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Artemis Fowl: A Frustratingly Dull Adaptation No One Asked For

Artemis Fowl is the latest film adaptation of a beloved YA fantasy novel series. I have never read Eoin Colfer’s books, but that might be a good thing, as I would likely have raged at how awful this film is. Instead, I found myself frustratingly bored watching this empty, hollow train wreck of a fantasy flick.

It has been in development hell since 2003, going through many directors and scripts, until Kenneth Branagh got into the director’s chair. It was filmed a couple of years ago, delayed repeatedly, until receiving an unceremonious release on Disney+. A bland release for a bland film. Artemis Fowl underwent reshoots and heavy editing, leaving us with a confused, dull mess that has been Frankenstein’d together.

The biggest headache watching the film was the constant barrage of exposition delivered in every scene. The film is chained to a frame narrative featuring Josh Gad’s dwarf character Mulch Diggums, who is being interrogated by a shady government agent in a remote prison. Olaf speaks in a gravely, Batman-esque voice whilst giving his narration, detailing characters’ motives and personalities like reading off their Wikipedia bios. Just about every member of the cast is introduced in this manner. Nothing is allowed to unfold on its own without being explained repeatedly. I lost track of how many times the characters explain what the Aculos is.

Artemis Fowl (Ferdia Shaw) is a 12-year old Irish protégé, living with his dad Artemis Sr. (Colin Farrell), an antiques dealer. Artemis’ dad has been teaching him about the magic and tricks of the Irish fairfolk, the Tuatha De Danann, and how to overcome them. Artemis just assumes this is a fantastical hobby. Turns out they were all true when Artemis Sr. is kidnapped by evil fairy Opal Koboi (an uncredited Hong Chau), who wants Artemis to find a relic called the Aculos for evil generic purposes. Artemis learns his dad has been stealing antiques related to the mystical realm for years, and his entire family are part of a criminal empire. Artemis harnesses his father’s fairy weapons to find the Aculos and save his dad.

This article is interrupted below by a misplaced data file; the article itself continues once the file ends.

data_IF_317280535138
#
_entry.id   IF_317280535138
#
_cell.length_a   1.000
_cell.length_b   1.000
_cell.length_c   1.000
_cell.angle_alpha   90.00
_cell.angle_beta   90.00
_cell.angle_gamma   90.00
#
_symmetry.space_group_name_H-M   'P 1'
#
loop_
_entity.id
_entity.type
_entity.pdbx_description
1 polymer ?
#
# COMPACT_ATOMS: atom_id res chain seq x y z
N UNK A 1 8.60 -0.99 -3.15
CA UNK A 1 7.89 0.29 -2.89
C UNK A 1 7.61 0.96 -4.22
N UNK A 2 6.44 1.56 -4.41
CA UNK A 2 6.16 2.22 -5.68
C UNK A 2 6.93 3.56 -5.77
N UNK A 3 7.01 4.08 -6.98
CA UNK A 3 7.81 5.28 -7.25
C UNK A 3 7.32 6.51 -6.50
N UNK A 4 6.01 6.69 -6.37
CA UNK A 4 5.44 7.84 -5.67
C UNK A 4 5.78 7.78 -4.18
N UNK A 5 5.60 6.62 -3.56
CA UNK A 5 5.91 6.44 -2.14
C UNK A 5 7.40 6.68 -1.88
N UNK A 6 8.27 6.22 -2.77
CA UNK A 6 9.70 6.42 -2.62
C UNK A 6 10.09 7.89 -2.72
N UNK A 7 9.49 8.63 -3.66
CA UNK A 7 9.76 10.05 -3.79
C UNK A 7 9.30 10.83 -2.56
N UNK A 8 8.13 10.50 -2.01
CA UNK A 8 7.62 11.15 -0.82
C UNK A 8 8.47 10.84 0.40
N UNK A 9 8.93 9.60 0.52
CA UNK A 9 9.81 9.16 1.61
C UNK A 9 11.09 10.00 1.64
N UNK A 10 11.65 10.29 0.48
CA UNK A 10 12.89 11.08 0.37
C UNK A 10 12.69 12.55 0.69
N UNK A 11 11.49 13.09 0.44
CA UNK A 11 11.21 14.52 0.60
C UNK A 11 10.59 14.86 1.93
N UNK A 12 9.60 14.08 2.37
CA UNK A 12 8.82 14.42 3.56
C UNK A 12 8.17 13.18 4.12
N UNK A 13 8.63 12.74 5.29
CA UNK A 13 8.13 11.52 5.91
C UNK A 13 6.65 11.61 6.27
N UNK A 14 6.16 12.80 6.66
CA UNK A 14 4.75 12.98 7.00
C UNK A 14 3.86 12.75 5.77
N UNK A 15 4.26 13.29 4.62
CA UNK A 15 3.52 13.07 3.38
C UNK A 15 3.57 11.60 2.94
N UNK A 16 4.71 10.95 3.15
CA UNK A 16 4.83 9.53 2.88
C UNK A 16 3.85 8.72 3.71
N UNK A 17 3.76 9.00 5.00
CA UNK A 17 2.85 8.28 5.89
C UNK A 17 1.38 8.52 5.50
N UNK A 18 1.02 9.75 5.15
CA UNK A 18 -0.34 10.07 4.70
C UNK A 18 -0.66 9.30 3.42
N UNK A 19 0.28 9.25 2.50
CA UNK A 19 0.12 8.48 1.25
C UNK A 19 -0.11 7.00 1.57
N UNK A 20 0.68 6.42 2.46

To do this, Artemis decides he must kidnap a fairy. The unlucky duck is Holly Short (Lara McDonnell), a scout for the L.E.P. Recon police force, who breaks protocol to learn what became of her disgraced father Beachwood. When Holly is captured by Artemis, the entire L.E.P. force, led by Judi Dench as Commander Root, set out to storm the Fowl estate to rescue her. Gad’s character Diggums is later hired to infiltrate the house, whilst Opal convinces Briar Cudgeon (Joshua McGuire), a slimy fairy official, to pull the strings to acquire the Aculos for Opal’s new world order.

The movie fuses the first two books together, creating a boring film where somehow so much and nothing happens at the same time. For a 90-minute movie, it just drags. The reshoots appear to have dominated the final outcome of the film. Virtually none of the footage seen in the first 2018 teaser trailer appears in the final product. Farrell filmed all of his scenes in three days, so perhaps the script and movie were reworked entirely to incorporate the plot from the second book. Opal, who is a major antagonist in the books, is completely underwhelming; a vague figure in a hoodie who does nothing but delivers the old “humans are bad” spiel.